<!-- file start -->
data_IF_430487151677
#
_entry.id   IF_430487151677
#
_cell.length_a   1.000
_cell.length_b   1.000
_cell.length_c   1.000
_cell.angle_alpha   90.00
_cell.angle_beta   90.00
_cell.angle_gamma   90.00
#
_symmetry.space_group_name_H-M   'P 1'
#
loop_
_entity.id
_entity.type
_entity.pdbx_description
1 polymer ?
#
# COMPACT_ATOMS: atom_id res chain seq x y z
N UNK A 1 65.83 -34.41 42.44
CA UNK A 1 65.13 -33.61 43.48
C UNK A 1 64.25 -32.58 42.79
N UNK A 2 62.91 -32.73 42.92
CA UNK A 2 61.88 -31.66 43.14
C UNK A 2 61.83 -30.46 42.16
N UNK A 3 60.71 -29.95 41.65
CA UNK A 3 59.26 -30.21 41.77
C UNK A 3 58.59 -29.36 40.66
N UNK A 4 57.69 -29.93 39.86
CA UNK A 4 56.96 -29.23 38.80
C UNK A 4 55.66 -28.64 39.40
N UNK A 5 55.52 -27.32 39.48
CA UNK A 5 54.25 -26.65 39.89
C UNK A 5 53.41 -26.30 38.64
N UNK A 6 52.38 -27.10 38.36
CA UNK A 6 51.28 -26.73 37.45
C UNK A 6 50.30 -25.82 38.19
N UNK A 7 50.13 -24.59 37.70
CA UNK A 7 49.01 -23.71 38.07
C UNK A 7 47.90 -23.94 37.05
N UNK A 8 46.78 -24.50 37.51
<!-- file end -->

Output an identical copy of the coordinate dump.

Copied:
data_IF_430487151677
#
_entry.id   IF_430487151677
#
_cell.length_a   1.000
_cell.length_b   1.000
_cell.length_c   1.000
_cell.angle_alpha   90.00
_cell.angle_beta   90.00
_cell.angle_gamma   90.00
#
_symmetry.space_group_name_H-M   'P 1'
#
loop_
_entity.id
_entity.type
_entity.pdbx_description
1 polymer ?
#
# COMPACT_ATOMS: atom_id res chain seq x y z
N UNK A 1 65.83 -34.41 42.44
CA UNK A 1 65.13 -33.61 43.48
C UNK A 1 64.25 -32.58 42.79
N UNK A 2 62.91 -32.73 42.92
CA UNK A 2 61.88 -31.66 43.14
C UNK A 2 61.83 -30.46 42.16
N UNK A 3 60.71 -29.95 41.65
CA UNK A 3 59.26 -30.21 41.77
C UNK A 3 58.59 -29.36 40.66
N UNK A 4 57.69 -29.93 39.86
CA UNK A 4 56.96 -29.23 38.80
C UNK A 4 55.66 -28.64 39.40
N UNK A 5 55.52 -27.32 39.48
CA UNK A 5 54.25 -26.65 39.89
C UNK A 5 53.41 -26.30 38.64
N UNK A 6 52.38 -27.10 38.36
CA UNK A 6 51.28 -26.73 37.45
C UNK A 6 50.30 -25.82 38.19
N UNK A 7 50.13 -24.59 37.70
CA UNK A 7 49.01 -23.71 38.07
C UNK A 7 47.90 -23.94 37.05
N UNK A 8 46.78 -24.50 37.51